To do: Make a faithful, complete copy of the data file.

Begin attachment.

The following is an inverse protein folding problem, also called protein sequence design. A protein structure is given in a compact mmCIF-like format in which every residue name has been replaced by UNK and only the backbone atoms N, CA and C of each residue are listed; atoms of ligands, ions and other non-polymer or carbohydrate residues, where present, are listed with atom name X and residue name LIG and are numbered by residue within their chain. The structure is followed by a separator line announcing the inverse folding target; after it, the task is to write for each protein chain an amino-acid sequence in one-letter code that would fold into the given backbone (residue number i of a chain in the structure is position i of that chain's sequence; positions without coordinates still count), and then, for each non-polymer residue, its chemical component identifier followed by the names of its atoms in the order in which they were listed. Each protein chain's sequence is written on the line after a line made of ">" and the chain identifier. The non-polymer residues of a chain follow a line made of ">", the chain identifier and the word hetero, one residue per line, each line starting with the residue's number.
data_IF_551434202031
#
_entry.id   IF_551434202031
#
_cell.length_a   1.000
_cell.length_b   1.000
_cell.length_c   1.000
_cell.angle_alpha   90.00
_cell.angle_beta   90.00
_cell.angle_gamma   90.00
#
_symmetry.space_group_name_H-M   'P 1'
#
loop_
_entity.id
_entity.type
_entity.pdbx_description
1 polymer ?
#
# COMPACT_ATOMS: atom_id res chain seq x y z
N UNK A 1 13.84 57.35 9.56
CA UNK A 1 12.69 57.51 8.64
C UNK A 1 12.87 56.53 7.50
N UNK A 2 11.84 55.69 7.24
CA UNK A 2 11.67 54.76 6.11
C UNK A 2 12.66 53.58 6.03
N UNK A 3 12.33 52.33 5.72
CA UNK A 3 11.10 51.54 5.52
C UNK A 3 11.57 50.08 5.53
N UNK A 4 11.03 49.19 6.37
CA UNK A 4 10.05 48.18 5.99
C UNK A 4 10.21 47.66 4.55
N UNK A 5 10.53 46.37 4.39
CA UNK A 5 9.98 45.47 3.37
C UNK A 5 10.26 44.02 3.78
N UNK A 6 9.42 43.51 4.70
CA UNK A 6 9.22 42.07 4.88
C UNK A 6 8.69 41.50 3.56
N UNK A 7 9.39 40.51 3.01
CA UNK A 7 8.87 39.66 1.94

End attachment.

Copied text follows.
The following is an inverse protein folding problem, also called protein sequence design. A protein structure is given in a compact mmCIF-like format in which every residue name has been replaced by UNK and only the backbone atoms N, CA and C of each residue are listed; atoms of ligands, ions and other non-polymer or carbohydrate residues, where present, are listed with atom name X and residue name LIG and are numbered by residue within their chain. The structure is followed by a separator line announcing the inverse folding target; after it, the task is to write for each protein chain an amino-acid sequence in one-letter code that would fold into the given backbone (residue number i of a chain in the structure is position i of that chain's sequence; positions without coordinates still count), and then, for each non-polymer residue, its chemical component identifier followed by the names of its atoms in the order in which they were listed. Each protein chain's sequence is written on the line after a line made of ">" and the chain identifier. The non-polymer residues of a chain follow a line made of ">", the chain identifier and the word hetero, one residue per line, each line starting with the residue's number.
data_IF_551434202031
#
_entry.id   IF_551434202031
#
_cell.length_a   1.000
_cell.length_b   1.000
_cell.length_c   1.000
_cell.angle_alpha   90.00
_cell.angle_beta   90.00
_cell.angle_gamma   90.00
#
_symmetry.space_group_name_H-M   'P 1'
#
loop_
_entity.id
_entity.type
_entity.pdbx_description
1 polymer ?
#
# COMPACT_ATOMS: atom_id res chain seq x y z
N UNK A 1 13.84 57.35 9.56
CA UNK A 1 12.69 57.51 8.64
C UNK A 1 12.87 56.53 7.50
N UNK A 2 11.84 55.69 7.24
CA UNK A 2 11.67 54.76 6.11
C UNK A 2 12.66 53.58 6.03
N UNK A 3 12.33 52.33 5.72
CA UNK A 3 11.10 51.54 5.52
C UNK A 3 11.57 50.08 5.53
N UNK A 4 11.03 49.19 6.37
CA UNK A 4 10.05 48.18 5.99
C UNK A 4 10.21 47.66 4.55
N UNK A 5 10.53 46.37 4.39
CA UNK A 5 9.98 45.47 3.37
C UNK A 5 10.26 44.02 3.78
N UNK A 6 9.42 43.51 4.70
CA UNK A 6 9.22 42.07 4.88
C UNK A 6 8.69 41.50 3.56
N UNK A 7 9.39 40.51 3.01
CA UNK A 7 8.87 39.66 1.94